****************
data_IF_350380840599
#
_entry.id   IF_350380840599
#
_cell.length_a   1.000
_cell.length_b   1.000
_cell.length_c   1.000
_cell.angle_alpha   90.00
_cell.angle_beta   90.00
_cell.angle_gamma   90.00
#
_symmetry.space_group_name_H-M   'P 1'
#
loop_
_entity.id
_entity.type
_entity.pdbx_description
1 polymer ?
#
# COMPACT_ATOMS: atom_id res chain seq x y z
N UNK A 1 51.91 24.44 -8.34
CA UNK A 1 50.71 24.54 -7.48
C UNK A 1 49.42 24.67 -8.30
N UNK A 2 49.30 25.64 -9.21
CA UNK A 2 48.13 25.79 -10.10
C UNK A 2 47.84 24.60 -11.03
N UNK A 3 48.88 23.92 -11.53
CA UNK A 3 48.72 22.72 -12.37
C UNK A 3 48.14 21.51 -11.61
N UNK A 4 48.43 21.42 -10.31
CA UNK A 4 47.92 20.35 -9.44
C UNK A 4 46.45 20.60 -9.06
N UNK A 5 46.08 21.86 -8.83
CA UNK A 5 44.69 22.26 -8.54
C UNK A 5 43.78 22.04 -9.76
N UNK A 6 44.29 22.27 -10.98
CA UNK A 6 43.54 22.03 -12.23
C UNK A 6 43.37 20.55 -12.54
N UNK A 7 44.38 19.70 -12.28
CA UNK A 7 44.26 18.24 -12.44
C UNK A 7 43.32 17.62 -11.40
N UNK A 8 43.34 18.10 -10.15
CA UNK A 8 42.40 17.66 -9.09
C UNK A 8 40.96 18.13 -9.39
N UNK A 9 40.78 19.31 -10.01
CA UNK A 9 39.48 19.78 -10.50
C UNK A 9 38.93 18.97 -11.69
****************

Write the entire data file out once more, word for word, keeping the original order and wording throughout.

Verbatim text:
data_IF_350380840599
#
_entry.id   IF_350380840599
#
_cell.length_a   1.000
_cell.length_b   1.000
_cell.length_c   1.000
_cell.angle_alpha   90.00
_cell.angle_beta   90.00
_cell.angle_gamma   90.00
#
_symmetry.space_group_name_H-M   'P 1'
#
loop_
_entity.id
_entity.type
_entity.pdbx_description
1 polymer ?
#
# COMPACT_ATOMS: atom_id res chain seq x y z
N UNK A 1 51.91 24.44 -8.34
CA UNK A 1 50.71 24.54 -7.48
C UNK A 1 49.42 24.67 -8.30
N UNK A 2 49.30 25.64 -9.21
CA UNK A 2 48.13 25.79 -10.10
C UNK A 2 47.84 24.60 -11.03
N UNK A 3 48.88 23.92 -11.53
CA UNK A 3 48.72 22.72 -12.37
C UNK A 3 48.14 21.51 -11.61
N UNK A 4 48.43 21.42 -10.31
CA UNK A 4 47.92 20.35 -9.44
C UNK A 4 46.45 20.60 -9.06
N UNK A 5 46.08 21.86 -8.83
CA UNK A 5 44.69 22.26 -8.54
C UNK A 5 43.78 22.04 -9.76
N UNK A 6 44.29 22.27 -10.98
CA UNK A 6 43.54 22.03 -12.23
C UNK A 6 43.37 20.55 -12.54
N UNK A 7 44.38 19.70 -12.28
CA UNK A 7 44.26 18.24 -12.44
C UNK A 7 43.32 17.62 -11.40
N UNK A 8 43.34 18.10 -10.15
CA UNK A 8 42.40 17.66 -9.09
C UNK A 8 40.96 18.13 -9.39
N UNK A 9 40.78 19.31 -10.01
CA UNK A 9 39.48 19.78 -10.50
C UNK A 9 38.93 18.97 -11.69